Reading in the dark - Readercon, magic realism, and Lucius Shepard
June 1st, 2007
11:12 am

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Readercon, magic realism, and Lucius Shepard
The reading group I belong to has decided to read some of the works by the ReaderCon GOHs, and to do some exploration of the term "magic realism." Farther down in this post are links to pages which include defnitions and literary criticism regarding magic realism, and even further down are links to Lucius Shepard stories online. I'm throwing in the following quote from Allan Moore because I think Moore's words on magic capture the mood of a larger movement of which magic realism is only one part, that is, a rejection of the idea that realism can fully describe personal experience.

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Also, to me, Magic is not a strange and alien planet that we visit, so much as a new set of eyes to look at this planet through, a new language by which our ordinary lives can be expressed more luminously. For a Magician, walking down the street to buy a pack of cigarettes at the corner shop is a Magical experience. Anything from the licence plates of cars to the candy wrappers in the gutter to the casual remarks of passers-by is a potential source of information or inspiration. The Magician is reading things according to the rules of a different grammer, but he or she is reading the same book as everyone else."-- Alan Moore, in correspondence with Dave Sim about _From Hell_

Magic realism resources

A Web site of definitions, discussions, and papers
http://www.themodernword.com/gabo/gabo_mr.html
A page of links to many definitions and resources, a number of which complicate or challenge the application of the term
http://www.angelfire.com/wa2/margin/links.html
Wikipedia entry:
http://en.wikipedia.org/wiki/Magical_realism
Zamora, Lois Parkinson and Wendy B. Faris, eds. Magical Realism: Theory, History, Community, Duke University Press, 2003.
Book site:
http://www.uta.edu/english/wbfaris/MagicalRealism.html

I wanted to include one of my favorite passages from my favorite story by Garcia Marquez, because I think it captures one of the aspects that I find most appealing about works which are typically labeled "magic realism," that is, their whimsical but macabre depictions of death, disease, and violence. This is the opening paragraph of "The Handsomest Drowned Man In the World: A tale for children" by Gabriel Garcia Marquez Translated by Gregory Rabassa (1971).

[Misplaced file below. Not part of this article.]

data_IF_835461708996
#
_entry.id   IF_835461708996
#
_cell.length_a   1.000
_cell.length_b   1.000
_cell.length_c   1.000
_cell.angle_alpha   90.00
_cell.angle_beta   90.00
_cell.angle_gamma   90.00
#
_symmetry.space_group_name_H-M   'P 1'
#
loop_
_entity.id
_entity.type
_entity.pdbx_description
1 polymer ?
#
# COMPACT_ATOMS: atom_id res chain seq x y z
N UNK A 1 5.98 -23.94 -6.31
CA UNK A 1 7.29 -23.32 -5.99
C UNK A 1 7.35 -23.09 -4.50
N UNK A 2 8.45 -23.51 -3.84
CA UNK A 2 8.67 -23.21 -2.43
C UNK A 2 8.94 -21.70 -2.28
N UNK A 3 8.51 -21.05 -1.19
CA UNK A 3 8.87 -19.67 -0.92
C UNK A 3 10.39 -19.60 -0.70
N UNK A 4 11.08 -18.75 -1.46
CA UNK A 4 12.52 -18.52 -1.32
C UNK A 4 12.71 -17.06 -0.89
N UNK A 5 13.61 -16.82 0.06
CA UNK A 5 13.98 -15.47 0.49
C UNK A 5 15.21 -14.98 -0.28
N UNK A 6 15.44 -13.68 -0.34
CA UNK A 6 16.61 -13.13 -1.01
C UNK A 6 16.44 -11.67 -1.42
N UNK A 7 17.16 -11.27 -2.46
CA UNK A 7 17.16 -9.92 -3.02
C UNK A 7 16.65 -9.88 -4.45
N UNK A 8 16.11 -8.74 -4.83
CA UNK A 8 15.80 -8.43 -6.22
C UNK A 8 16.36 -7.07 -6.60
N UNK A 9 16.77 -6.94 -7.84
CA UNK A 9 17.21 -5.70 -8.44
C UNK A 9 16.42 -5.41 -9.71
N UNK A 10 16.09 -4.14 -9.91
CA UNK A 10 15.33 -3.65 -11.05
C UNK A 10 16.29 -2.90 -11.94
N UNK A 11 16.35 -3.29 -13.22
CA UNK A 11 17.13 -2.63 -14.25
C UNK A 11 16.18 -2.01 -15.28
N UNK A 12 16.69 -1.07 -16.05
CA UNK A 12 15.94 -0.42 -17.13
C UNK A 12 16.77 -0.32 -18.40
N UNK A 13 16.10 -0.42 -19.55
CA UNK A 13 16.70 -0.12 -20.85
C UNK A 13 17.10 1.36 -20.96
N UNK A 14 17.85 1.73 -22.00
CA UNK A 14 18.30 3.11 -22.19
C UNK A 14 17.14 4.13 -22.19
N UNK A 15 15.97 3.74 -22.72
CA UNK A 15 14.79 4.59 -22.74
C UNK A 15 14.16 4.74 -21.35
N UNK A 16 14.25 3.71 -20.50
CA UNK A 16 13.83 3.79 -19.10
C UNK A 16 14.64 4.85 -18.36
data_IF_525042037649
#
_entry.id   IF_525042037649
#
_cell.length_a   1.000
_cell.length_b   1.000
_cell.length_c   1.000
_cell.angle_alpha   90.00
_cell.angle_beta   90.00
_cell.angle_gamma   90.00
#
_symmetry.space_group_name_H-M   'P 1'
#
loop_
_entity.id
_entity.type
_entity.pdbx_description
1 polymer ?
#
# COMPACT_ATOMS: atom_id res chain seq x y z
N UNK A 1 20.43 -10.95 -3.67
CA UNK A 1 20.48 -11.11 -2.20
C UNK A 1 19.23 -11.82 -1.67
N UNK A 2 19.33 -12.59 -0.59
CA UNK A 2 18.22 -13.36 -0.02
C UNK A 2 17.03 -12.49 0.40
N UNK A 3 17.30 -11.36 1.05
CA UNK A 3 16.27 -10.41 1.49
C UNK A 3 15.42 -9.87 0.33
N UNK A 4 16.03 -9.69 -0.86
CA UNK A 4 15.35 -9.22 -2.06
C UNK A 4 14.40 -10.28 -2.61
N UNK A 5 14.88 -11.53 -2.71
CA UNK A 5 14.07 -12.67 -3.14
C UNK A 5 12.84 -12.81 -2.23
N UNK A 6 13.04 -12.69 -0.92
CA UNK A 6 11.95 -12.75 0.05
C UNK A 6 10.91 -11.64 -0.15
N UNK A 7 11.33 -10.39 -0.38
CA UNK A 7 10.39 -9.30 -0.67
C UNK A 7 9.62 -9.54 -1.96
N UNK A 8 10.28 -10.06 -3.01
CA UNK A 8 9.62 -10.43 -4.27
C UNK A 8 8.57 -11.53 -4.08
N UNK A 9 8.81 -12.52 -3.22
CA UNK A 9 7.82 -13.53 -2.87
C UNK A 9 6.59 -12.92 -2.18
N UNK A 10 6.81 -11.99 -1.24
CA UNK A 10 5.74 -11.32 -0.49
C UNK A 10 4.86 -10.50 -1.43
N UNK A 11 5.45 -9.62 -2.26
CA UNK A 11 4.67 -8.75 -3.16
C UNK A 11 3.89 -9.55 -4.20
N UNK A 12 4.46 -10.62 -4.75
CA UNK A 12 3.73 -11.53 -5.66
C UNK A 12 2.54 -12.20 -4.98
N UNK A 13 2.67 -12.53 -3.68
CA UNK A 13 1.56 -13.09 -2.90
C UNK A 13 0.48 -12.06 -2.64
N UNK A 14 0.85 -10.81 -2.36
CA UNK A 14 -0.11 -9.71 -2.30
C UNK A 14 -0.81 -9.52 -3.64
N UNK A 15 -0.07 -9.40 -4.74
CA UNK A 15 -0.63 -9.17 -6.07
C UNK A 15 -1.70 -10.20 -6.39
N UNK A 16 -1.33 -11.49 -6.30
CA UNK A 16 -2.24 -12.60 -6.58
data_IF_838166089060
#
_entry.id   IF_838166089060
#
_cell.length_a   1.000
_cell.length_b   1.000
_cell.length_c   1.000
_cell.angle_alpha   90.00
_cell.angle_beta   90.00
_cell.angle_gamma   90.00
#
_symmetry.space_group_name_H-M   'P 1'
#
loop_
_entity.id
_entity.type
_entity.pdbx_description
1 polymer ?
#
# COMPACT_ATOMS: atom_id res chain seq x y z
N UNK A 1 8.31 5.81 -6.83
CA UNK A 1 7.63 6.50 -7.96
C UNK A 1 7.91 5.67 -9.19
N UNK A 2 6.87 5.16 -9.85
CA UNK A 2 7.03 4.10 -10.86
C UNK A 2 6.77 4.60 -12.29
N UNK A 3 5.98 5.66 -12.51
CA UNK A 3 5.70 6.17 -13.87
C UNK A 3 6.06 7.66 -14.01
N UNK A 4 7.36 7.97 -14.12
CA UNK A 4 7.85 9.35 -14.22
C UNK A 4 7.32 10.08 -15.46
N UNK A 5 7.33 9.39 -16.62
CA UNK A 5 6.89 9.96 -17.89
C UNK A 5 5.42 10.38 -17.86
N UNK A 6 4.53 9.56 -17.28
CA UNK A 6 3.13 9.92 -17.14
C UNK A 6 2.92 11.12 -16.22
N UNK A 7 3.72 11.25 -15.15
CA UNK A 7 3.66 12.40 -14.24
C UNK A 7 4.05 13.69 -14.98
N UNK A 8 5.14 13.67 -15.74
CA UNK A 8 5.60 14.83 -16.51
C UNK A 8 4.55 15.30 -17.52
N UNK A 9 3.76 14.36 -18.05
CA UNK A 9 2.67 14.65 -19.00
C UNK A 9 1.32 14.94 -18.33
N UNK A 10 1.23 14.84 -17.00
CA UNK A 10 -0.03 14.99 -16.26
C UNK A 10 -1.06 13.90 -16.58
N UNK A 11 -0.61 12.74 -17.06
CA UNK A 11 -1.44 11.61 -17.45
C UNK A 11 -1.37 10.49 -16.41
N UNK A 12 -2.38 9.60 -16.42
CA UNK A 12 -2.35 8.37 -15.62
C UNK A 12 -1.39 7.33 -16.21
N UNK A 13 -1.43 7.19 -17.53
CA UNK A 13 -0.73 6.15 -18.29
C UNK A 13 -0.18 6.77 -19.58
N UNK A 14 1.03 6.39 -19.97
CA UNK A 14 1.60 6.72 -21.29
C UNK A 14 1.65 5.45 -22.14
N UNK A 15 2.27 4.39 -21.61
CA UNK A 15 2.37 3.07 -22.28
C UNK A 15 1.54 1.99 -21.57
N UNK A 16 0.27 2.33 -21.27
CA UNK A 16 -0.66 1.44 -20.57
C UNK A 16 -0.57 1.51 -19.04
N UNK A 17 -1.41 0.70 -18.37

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The first children who saw the dark and slinky bulge approaching through the sea let themselves think it was an empty ship. Then they saw it had no flags or masts and they thought it was a whale. But when it washed up on
the beach, they removed the clumps of seaweed, the jellyfish tentacles, and
the remains of fish and flotsam, and only then did they see that it was a drowned man.
block quote end

Lucius Shepard links

Wikipedia (includes links to many stories):
http://en.wikipedia.org/wiki/Lucius_Shepard

=LS' works are often categorized under the genres of science fiction/cyberpunk, fantasy, and magical realism, although the
gothic horror aspects of his work are rarely mentioned, despite the fact that his most recent book, _Soft-Spoken_, is, at heart, a Southern gothic.

Lucius Shepard has won several awards for his science fiction: in 1985 he won John W. Campbell Award for best new writer, followed in 1986 with a best novella Nebula Award for his story R&R, which would later become part of his 1987 novel Life During Wartime. His novella Barnacle Bill the Spacer won a Hugo in 1993. His poem "White Trains" won the Rhysling Award in 1988. [Note that many of these stories, including "Radiant Green," are available through Fictionwise and, if you purchase the stories in multiformat, you can convert them to plaintext using this app http://www.blindbookworm.org/minireader.exe .]

Themes in Shepard's work often include culture clashes such as in many of his stories set in Central America or Vietnam, as in his the novella "Radiant Green Star." (Locus Award 2001).

There is also a distinct
"Heart of Darkness"
http://etext.virginia.edu/etcbin/toccer-new2?id=ConDark.sgm&images=images/modeng&data=/texts/english/modeng/parsed&tag=public&part=all
aspect to a number of his stories, the impression that sometimes there is a very fine line between the freedom promised by "lighting out for the territory" and the madness of going beyond the limits, of venturing too far beyond the known world only to lose one's way in a place where the compass points no longer apply.

Story posted to the Inferior 4+1,
http://community.livejournal.com/theinferior4/42854.html
A Walk In the Garden
http://www.scifi.com/scifiction/originals/originals_archive/shepard6/shepard61.html
Liar's House (3 parts)
http://www.scifi.com/scifiction/originals/originals_archive/shepard7/
Jailwise
http://www.scifi.com/scifiction/originals/originals_archive/shepard5/
Senor Volto
http://www.scifi.com/scifiction/originals/originals_archive/shepard4/
Emerald Street Expansions
http://www.scifi.com/scifiction/originals/originals_archive/shepard3/
Over Yonder
http://www.scifi.com/scifiction/originals/originals_archive/shepard2/
Aztecs
http://www.scifi.com/scifiction/originals/originals_archive/shepard/
The Jaguar Hunter
http://www.infinityplus.co.uk/stories/jaguarhunter.htm

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